After numerous ups and downs, the filmmaker found a special education school in New York City that changed her daughter’s life. “I resolved from being stressed to finally come to understand what ‘learning differently’ is all about,” she said.

Image: Ann Hu
Ann Hu.Courtesy Ann Hu

Hu said that for many immigrant parents like herself, systemic barriers make it extra challenging to access care and services. “It will always take twice as long to understand the systems here than for the people who are born here,” Hu said.  

Groups such as Asians and Pacific Islanders with Disabilities of California (APIDC), the Disability Visibility Project, ADOPT and Diversability offer disabled Asian Americans and their families much-needed support and resources, as well as the space to share their lived experiences.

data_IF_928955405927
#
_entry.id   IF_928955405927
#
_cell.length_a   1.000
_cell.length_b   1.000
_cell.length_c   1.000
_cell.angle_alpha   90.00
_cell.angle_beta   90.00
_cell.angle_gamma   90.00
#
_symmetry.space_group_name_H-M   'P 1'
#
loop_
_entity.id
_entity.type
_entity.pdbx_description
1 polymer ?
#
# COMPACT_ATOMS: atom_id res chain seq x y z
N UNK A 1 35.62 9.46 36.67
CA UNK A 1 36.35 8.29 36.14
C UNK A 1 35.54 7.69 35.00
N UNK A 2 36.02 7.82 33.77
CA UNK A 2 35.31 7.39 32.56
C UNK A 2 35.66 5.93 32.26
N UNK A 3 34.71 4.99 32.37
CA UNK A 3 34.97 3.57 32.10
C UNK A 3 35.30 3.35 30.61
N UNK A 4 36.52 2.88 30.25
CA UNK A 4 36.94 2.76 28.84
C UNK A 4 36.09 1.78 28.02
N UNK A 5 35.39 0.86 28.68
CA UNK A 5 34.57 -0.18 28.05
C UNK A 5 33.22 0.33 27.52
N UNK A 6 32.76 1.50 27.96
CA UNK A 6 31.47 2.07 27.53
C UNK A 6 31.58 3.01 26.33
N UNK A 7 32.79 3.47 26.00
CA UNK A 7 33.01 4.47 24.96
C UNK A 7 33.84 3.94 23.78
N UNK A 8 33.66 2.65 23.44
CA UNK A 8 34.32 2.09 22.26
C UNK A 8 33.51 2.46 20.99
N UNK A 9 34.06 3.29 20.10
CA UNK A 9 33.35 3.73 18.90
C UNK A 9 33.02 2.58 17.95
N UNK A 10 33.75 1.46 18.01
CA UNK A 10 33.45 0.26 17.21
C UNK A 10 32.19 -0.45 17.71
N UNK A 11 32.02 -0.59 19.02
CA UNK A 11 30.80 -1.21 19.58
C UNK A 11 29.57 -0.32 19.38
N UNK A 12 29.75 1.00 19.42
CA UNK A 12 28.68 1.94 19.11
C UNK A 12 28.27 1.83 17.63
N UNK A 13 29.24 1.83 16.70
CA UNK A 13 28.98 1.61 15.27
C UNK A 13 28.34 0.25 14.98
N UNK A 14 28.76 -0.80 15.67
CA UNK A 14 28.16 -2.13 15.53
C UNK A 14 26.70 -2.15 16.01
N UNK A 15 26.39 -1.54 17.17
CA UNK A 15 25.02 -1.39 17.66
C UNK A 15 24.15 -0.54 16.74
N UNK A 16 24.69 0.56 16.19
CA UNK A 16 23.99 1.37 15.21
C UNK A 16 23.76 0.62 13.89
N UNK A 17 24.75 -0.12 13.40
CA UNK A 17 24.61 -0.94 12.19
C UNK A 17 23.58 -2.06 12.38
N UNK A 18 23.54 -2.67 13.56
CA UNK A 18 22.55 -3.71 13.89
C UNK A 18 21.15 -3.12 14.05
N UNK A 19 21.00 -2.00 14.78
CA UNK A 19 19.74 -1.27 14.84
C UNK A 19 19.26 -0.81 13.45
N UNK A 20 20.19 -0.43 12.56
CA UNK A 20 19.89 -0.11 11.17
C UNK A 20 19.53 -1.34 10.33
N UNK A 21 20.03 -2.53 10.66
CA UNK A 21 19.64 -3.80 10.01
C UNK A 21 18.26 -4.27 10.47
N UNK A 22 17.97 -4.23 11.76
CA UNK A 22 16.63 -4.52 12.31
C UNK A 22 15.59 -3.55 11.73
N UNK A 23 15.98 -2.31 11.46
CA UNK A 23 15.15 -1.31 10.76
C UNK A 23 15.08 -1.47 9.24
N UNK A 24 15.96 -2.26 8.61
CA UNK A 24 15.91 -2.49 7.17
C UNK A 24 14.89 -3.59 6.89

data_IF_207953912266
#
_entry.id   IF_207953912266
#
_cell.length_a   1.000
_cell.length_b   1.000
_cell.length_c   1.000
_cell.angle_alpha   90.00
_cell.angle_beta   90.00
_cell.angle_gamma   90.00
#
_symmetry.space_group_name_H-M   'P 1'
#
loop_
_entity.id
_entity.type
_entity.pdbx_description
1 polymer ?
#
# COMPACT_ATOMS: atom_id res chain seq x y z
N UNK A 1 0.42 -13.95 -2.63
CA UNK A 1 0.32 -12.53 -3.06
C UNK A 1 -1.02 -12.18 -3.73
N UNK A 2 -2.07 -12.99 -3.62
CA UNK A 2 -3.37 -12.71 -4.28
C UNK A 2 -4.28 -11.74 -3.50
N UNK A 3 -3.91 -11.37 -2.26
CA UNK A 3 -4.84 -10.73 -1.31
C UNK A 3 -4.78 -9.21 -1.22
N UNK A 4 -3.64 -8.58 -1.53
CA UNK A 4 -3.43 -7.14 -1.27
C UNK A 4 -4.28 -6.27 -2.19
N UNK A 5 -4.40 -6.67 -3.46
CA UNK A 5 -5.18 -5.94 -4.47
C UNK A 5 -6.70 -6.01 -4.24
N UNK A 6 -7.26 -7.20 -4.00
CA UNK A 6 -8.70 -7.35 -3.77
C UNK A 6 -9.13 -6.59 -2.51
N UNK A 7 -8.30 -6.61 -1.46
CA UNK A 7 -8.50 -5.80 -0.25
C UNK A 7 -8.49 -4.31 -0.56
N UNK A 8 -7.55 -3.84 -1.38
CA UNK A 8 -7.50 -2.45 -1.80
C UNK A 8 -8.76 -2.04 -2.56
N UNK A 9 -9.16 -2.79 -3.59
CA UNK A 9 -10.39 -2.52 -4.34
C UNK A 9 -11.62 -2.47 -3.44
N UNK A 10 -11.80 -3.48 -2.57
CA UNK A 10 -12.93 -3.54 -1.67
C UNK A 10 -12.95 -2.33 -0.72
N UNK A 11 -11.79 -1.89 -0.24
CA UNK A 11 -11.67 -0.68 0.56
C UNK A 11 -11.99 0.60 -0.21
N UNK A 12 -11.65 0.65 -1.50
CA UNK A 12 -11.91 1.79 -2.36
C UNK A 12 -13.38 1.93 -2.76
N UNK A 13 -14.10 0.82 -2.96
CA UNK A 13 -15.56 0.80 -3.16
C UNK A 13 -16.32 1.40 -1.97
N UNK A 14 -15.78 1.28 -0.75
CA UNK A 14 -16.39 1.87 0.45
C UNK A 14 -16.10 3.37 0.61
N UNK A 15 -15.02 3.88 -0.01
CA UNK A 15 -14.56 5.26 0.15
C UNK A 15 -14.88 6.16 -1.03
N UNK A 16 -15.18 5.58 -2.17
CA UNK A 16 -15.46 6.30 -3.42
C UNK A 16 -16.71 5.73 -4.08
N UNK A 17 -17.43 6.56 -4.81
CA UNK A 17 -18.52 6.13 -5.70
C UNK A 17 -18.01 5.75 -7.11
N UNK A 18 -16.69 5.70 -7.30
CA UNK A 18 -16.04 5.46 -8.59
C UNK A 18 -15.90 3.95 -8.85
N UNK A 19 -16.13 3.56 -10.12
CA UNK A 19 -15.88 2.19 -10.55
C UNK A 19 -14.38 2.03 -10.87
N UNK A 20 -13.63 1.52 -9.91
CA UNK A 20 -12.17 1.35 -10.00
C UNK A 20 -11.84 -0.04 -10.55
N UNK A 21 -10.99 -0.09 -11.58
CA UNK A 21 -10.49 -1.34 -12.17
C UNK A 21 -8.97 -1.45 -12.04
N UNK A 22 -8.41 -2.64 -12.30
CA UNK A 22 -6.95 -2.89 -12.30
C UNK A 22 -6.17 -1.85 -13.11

These personal narratives often highlight the ableism and racism faced by disabled Asian Americans. 

“When I was first trying to get disability accommodations while in college, I encountered a comment along the lines of ‘You need accommodations? Aren’t Indians math geniuses?’” Das said. “They meant this as a joke, but there are so many things wrong with this statement.”

Das said accommodations can range from requesting adjustable desks and digital copies of curriculums or modifying restrooms for accessibility. 

Like many Asian Americans, she once hid her disability in the past for fear that it would make employers think she wasn’t smart enough, but today she doesn’t hesitate to ask for what she needs in order to do her job.

“I use typing instead of speaking in meetings sometimes due to my stutter. It’s just my way of communication and neither provides me an unfair advantage or a disadvantage — it provides me with a level playing field.”